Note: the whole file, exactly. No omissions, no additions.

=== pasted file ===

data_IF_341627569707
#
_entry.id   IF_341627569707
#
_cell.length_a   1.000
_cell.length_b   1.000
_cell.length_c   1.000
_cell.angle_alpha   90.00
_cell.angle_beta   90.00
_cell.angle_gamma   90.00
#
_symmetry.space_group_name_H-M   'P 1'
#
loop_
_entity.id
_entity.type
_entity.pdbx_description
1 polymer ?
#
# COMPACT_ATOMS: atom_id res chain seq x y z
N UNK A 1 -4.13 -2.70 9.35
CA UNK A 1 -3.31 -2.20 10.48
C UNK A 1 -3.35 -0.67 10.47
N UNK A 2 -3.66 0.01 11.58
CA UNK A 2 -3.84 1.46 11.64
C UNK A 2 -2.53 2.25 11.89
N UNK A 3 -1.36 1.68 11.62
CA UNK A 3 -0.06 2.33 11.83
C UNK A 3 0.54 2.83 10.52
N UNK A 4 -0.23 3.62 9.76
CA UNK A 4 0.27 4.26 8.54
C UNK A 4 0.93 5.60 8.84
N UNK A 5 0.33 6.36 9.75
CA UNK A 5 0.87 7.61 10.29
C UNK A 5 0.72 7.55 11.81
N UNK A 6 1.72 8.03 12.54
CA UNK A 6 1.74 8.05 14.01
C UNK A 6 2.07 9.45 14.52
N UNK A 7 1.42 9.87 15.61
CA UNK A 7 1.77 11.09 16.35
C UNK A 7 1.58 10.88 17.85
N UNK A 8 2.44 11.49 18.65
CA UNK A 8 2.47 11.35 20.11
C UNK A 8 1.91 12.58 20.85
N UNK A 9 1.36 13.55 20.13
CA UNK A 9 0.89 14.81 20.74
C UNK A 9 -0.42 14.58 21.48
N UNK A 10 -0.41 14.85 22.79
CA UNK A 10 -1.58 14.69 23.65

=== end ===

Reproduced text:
data_IF_341627569707
#
_entry.id   IF_341627569707
#
_cell.length_a   1.000
_cell.length_b   1.000
_cell.length_c   1.000
_cell.angle_alpha   90.00
_cell.angle_beta   90.00
_cell.angle_gamma   90.00
#
_symmetry.space_group_name_H-M   'P 1'
#
loop_
_entity.id
_entity.type
_entity.pdbx_description
1 polymer ?
#
# COMPACT_ATOMS: atom_id res chain seq x y z
N UNK A 1 -4.13 -2.70 9.35
CA UNK A 1 -3.31 -2.20 10.48
C UNK A 1 -3.35 -0.67 10.47
N UNK A 2 -3.66 0.01 11.58
CA UNK A 2 -3.84 1.46 11.64
C UNK A 2 -2.53 2.25 11.89
N UNK A 3 -1.36 1.68 11.62
CA UNK A 3 -0.06 2.33 11.83
C UNK A 3 0.54 2.83 10.52
N UNK A 4 -0.23 3.62 9.76
CA UNK A 4 0.27 4.26 8.54
C UNK A 4 0.93 5.60 8.84
N UNK A 5 0.33 6.36 9.75
CA UNK A 5 0.87 7.61 10.29
C UNK A 5 0.72 7.55 11.81
N UNK A 6 1.72 8.03 12.54
CA UNK A 6 1.74 8.05 14.01
C UNK A 6 2.07 9.45 14.52
N UNK A 7 1.42 9.87 15.61
CA UNK A 7 1.77 11.09 16.35
C UNK A 7 1.58 10.88 17.85
N UNK A 8 2.44 11.49 18.65
CA UNK A 8 2.47 11.35 20.11
C UNK A 8 1.91 12.58 20.85
N UNK A 9 1.36 13.55 20.13
CA UNK A 9 0.89 14.81 20.74
C UNK A 9 -0.42 14.58 21.48
N UNK A 10 -0.41 14.85 22.79
CA UNK A 10 -1.58 14.69 23.65